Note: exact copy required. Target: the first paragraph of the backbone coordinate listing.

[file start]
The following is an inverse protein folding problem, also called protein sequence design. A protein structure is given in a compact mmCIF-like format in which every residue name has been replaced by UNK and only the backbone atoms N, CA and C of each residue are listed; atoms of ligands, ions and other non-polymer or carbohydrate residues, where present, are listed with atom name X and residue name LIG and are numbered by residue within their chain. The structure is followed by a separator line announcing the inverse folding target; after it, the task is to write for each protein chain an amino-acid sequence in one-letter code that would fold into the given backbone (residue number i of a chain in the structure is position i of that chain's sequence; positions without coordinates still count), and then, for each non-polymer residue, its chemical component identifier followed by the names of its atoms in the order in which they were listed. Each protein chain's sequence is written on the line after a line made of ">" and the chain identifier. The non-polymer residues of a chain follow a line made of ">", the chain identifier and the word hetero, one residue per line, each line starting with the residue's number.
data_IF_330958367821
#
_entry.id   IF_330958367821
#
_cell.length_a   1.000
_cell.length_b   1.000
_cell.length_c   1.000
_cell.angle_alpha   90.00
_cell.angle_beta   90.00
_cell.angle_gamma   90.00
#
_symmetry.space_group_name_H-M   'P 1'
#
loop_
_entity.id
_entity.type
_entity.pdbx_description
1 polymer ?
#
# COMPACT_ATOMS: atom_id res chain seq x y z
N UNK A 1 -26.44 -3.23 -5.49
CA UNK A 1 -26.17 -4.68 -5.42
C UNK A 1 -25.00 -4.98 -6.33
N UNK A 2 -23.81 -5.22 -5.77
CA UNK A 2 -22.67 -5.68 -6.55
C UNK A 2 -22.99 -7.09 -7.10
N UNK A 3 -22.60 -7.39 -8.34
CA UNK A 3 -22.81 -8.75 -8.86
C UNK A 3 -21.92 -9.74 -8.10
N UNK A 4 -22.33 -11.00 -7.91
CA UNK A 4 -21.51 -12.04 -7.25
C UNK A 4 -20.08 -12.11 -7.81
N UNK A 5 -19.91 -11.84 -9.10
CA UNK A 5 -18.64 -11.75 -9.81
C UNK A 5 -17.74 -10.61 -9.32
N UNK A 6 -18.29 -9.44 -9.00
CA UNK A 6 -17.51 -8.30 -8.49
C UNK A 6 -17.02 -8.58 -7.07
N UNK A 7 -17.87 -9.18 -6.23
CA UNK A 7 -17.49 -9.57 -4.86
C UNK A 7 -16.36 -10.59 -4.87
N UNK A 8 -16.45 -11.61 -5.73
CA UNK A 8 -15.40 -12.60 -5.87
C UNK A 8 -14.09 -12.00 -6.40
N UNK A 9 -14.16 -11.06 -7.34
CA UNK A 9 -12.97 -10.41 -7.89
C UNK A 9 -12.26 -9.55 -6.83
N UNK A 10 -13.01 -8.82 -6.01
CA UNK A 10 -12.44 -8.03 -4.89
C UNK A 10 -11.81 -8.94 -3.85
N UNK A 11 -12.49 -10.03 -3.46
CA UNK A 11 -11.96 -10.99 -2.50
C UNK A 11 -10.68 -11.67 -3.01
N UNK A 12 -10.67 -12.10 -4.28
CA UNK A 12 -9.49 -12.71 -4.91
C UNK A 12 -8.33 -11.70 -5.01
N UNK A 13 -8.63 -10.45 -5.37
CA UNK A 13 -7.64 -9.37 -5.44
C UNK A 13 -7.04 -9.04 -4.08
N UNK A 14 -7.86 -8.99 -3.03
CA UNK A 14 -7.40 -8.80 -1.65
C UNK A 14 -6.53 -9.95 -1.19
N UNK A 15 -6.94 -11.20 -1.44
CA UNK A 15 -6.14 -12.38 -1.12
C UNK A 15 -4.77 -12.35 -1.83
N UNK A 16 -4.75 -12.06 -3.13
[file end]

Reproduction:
The following is an inverse protein folding problem, also called protein sequence design. A protein structure is given in a compact mmCIF-like format in which every residue name has been replaced by UNK and only the backbone atoms N, CA and C of each residue are listed; atoms of ligands, ions and other non-polymer or carbohydrate residues, where present, are listed with atom name X and residue name LIG and are numbered by residue within their chain. The structure is followed by a separator line announcing the inverse folding target; after it, the task is to write for each protein chain an amino-acid sequence in one-letter code that would fold into the given backbone (residue number i of a chain in the structure is position i of that chain's sequence; positions without coordinates still count), and then, for each non-polymer residue, its chemical component identifier followed by the names of its atoms in the order in which they were listed. Each protein chain's sequence is written on the line after a line made of ">" and the chain identifier. The non-polymer residues of a chain follow a line made of ">", the chain identifier and the word hetero, one residue per line, each line starting with the residue's number.